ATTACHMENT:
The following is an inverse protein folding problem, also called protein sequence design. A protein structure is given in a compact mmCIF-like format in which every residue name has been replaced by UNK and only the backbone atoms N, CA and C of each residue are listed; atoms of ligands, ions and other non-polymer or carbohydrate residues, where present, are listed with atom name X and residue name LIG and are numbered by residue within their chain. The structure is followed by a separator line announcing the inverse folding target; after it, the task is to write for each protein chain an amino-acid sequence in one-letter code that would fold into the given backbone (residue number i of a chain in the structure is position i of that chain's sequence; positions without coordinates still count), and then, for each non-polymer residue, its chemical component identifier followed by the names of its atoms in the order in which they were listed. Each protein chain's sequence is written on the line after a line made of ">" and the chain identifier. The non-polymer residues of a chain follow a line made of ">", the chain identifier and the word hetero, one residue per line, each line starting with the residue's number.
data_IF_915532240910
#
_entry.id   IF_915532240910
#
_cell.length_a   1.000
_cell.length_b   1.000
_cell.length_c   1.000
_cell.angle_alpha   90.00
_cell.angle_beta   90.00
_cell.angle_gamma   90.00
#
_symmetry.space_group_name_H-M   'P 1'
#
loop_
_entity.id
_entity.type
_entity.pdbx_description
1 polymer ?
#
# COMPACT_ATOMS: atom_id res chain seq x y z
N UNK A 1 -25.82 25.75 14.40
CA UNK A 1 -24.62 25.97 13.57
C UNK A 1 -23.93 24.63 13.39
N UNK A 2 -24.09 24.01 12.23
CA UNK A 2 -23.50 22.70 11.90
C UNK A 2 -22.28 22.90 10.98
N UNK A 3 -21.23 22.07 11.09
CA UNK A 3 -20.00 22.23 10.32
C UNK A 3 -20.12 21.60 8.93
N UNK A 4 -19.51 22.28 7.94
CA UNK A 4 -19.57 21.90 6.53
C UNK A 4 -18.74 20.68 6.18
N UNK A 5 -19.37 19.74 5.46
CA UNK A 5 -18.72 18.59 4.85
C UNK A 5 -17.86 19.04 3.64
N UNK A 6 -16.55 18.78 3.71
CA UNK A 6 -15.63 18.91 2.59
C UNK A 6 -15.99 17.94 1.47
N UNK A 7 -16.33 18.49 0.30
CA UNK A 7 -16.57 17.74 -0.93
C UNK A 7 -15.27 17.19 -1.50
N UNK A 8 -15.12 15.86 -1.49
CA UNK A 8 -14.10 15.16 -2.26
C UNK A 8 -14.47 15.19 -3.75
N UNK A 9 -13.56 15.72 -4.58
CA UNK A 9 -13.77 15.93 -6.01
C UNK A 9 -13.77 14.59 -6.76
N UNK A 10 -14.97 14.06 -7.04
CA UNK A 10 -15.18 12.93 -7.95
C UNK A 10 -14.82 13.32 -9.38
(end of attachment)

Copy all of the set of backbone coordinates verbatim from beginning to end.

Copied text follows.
The following is an inverse protein folding problem, also called protein sequence design. A protein structure is given in a compact mmCIF-like format in which every residue name has been replaced by UNK and only the backbone atoms N, CA and C of each residue are listed; atoms of ligands, ions and other non-polymer or carbohydrate residues, where present, are listed with atom name X and residue name LIG and are numbered by residue within their chain. The structure is followed by a separator line announcing the inverse folding target; after it, the task is to write for each protein chain an amino-acid sequence in one-letter code that would fold into the given backbone (residue number i of a chain in the structure is position i of that chain's sequence; positions without coordinates still count), and then, for each non-polymer residue, its chemical component identifier followed by the names of its atoms in the order in which they were listed. Each protein chain's sequence is written on the line after a line made of ">" and the chain identifier. The non-polymer residues of a chain follow a line made of ">", the chain identifier and the word hetero, one residue per line, each line starting with the residue's number.
data_IF_915532240910
#
_entry.id   IF_915532240910
#
_cell.length_a   1.000
_cell.length_b   1.000
_cell.length_c   1.000
_cell.angle_alpha   90.00
_cell.angle_beta   90.00
_cell.angle_gamma   90.00
#
_symmetry.space_group_name_H-M   'P 1'
#
loop_
_entity.id
_entity.type
_entity.pdbx_description
1 polymer ?
#
# COMPACT_ATOMS: atom_id res chain seq x y z
N UNK A 1 -25.82 25.75 14.40
CA UNK A 1 -24.62 25.97 13.57
C UNK A 1 -23.93 24.63 13.39
N UNK A 2 -24.09 24.01 12.23
CA UNK A 2 -23.50 22.70 11.90
C UNK A 2 -22.28 22.90 10.98
N UNK A 3 -21.23 22.07 11.09
CA UNK A 3 -20.00 22.23 10.32
C UNK A 3 -20.12 21.60 8.93
N UNK A 4 -19.51 22.28 7.94
CA UNK A 4 -19.57 21.90 6.53
C UNK A 4 -18.74 20.68 6.18
N UNK A 5 -19.37 19.74 5.46
CA UNK A 5 -18.72 18.59 4.85
C UNK A 5 -17.86 19.04 3.64
N UNK A 6 -16.55 18.78 3.71
CA UNK A 6 -15.63 18.91 2.59
C UNK A 6 -15.99 17.94 1.47
N UNK A 7 -16.33 18.49 0.30
CA UNK A 7 -16.57 17.74 -0.93
C UNK A 7 -15.27 17.19 -1.50
N UNK A 8 -15.12 15.86 -1.49
CA UNK A 8 -14.10 15.16 -2.26
C UNK A 8 -14.47 15.19 -3.75
N UNK A 9 -13.56 15.72 -4.58
CA UNK A 9 -13.77 15.93 -6.01
C UNK A 9 -13.77 14.59 -6.76
N UNK A 10 -14.97 14.06 -7.04
CA UNK A 10 -15.18 12.93 -7.95
C UNK A 10 -14.82 13.32 -9.38